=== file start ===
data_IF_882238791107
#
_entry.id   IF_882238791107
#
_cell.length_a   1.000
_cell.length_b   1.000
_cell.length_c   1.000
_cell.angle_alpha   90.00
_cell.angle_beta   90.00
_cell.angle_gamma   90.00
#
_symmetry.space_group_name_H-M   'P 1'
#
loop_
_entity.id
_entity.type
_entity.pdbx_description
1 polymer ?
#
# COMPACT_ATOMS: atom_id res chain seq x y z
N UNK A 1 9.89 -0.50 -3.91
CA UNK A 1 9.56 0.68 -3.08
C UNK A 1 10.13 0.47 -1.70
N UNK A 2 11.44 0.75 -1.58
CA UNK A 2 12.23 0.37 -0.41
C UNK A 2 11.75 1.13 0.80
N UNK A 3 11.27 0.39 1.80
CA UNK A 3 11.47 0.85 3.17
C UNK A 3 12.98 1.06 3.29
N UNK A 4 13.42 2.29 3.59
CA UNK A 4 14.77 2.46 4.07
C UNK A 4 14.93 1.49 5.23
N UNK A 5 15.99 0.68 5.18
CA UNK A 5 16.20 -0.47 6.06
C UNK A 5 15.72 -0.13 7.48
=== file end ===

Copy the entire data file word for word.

data_IF_882238791107
#
_entry.id   IF_882238791107
#
_cell.length_a   1.000
_cell.length_b   1.000
_cell.length_c   1.000
_cell.angle_alpha   90.00
_cell.angle_beta   90.00
_cell.angle_gamma   90.00
#
_symmetry.space_group_name_H-M   'P 1'
#
loop_
_entity.id
_entity.type
_entity.pdbx_description
1 polymer ?
#
# COMPACT_ATOMS: atom_id res chain seq x y z
N UNK A 1 9.89 -0.50 -3.91
CA UNK A 1 9.56 0.68 -3.08
C UNK A 1 10.13 0.47 -1.70
N UNK A 2 11.44 0.75 -1.58
CA UNK A 2 12.23 0.37 -0.41
C UNK A 2 11.75 1.13 0.80
N UNK A 3 11.27 0.39 1.80
CA UNK A 3 11.47 0.85 3.17
C UNK A 3 12.98 1.06 3.29
N UNK A 4 13.42 2.29 3.59
CA UNK A 4 14.77 2.46 4.07
C UNK A 4 14.93 1.49 5.23
N UNK A 5 15.99 0.68 5.18
CA UNK A 5 16.20 -0.47 6.06
C UNK A 5 15.72 -0.13 7.48